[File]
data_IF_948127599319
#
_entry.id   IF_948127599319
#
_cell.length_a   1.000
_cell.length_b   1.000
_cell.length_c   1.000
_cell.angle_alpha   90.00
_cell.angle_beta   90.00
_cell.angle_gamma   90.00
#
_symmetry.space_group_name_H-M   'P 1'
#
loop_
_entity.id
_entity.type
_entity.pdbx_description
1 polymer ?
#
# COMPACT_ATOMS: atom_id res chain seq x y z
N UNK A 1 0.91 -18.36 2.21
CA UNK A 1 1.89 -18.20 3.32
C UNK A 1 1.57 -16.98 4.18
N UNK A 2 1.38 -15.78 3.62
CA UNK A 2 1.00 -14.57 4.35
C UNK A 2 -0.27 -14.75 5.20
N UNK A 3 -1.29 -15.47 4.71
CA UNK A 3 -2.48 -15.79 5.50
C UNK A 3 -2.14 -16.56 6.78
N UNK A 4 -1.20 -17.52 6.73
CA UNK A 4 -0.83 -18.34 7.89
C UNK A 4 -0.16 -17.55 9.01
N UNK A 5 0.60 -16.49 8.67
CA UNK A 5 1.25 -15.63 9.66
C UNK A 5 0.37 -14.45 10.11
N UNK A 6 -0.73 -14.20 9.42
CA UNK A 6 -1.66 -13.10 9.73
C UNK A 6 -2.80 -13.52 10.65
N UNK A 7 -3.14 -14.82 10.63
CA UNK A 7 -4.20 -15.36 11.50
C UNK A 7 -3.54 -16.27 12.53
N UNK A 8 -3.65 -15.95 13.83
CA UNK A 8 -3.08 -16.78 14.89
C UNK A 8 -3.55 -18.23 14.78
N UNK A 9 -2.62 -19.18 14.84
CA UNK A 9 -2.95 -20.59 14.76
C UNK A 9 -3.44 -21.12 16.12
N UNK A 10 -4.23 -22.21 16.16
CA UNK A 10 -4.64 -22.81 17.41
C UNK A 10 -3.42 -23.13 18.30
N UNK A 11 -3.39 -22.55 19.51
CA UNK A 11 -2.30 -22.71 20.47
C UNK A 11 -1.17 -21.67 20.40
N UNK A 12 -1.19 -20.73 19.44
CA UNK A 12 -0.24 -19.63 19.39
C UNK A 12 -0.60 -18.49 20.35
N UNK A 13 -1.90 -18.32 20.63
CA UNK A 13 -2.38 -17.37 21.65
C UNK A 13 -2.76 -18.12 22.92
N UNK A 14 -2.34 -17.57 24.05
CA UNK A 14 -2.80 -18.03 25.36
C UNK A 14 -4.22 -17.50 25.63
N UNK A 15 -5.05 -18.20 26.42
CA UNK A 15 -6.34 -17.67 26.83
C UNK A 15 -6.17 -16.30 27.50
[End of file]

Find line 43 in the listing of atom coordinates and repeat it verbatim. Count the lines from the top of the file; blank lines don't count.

CA UNK A 8 -3.08 -16.78 14.89